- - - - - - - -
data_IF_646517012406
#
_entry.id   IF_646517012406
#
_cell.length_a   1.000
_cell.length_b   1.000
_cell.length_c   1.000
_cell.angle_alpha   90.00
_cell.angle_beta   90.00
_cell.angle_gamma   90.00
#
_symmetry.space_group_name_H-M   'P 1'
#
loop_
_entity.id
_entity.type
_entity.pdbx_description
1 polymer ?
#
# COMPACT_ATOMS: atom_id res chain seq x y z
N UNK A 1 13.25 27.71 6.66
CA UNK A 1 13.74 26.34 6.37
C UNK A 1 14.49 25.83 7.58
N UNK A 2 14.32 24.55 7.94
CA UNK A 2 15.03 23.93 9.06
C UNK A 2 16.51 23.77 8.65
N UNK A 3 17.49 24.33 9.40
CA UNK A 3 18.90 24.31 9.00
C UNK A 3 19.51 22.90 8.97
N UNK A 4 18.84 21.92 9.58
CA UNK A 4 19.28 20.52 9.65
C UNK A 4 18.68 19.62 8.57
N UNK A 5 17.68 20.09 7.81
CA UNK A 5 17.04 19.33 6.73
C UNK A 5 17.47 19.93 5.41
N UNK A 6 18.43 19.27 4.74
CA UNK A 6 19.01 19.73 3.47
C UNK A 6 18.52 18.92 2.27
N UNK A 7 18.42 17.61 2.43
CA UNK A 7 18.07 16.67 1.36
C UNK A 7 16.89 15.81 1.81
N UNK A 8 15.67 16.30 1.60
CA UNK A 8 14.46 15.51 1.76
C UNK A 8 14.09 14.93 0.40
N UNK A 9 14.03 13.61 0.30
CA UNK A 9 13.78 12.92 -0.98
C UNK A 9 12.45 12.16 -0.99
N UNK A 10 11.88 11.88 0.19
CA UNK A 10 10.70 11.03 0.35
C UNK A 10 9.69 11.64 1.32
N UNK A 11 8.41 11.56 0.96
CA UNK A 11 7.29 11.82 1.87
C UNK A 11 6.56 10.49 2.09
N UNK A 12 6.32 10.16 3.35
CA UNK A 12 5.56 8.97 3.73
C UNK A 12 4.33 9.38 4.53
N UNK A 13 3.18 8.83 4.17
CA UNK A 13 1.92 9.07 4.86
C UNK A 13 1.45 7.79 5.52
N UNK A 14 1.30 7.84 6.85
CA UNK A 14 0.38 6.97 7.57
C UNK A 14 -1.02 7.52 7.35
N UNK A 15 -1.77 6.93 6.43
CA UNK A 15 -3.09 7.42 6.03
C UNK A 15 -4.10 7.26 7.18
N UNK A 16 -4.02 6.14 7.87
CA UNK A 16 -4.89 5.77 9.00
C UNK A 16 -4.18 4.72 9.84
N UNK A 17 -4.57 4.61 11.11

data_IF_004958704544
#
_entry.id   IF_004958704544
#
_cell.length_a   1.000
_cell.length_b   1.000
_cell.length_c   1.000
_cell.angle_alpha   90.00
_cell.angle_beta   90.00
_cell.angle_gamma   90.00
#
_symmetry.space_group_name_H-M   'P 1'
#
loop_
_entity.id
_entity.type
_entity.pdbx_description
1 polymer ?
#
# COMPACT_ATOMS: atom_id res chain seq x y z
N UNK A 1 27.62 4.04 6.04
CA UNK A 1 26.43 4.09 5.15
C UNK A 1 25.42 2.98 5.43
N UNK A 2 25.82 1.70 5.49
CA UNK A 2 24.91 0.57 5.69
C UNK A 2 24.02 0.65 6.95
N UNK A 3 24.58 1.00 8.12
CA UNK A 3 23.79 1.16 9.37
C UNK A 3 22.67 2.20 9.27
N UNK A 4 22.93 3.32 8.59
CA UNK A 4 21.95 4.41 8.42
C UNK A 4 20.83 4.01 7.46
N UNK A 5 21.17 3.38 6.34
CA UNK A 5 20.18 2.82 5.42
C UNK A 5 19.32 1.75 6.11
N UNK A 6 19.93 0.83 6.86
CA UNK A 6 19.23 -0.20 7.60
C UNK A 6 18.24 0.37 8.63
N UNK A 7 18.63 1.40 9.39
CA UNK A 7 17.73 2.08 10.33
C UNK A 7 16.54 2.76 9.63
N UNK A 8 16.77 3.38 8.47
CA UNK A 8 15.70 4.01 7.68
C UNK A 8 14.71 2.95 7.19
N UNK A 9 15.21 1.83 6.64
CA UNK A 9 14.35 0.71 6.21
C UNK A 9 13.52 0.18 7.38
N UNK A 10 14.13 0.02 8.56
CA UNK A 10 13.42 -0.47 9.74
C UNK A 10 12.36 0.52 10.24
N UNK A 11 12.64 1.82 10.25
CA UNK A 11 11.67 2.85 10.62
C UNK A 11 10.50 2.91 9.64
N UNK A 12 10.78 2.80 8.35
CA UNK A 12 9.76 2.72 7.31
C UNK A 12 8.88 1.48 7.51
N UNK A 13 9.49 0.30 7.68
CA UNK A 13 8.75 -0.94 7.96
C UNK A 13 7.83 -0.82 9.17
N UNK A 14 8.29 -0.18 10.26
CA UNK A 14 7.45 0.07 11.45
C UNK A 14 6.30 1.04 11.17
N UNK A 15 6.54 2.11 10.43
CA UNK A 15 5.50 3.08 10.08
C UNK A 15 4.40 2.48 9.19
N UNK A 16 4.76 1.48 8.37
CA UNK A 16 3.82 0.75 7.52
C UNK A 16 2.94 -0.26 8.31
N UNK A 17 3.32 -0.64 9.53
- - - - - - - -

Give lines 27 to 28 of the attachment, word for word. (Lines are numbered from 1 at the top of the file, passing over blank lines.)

N UNK A 3 17.49 24.33 9.40
CA UNK A 3 18.90 24.31 9.00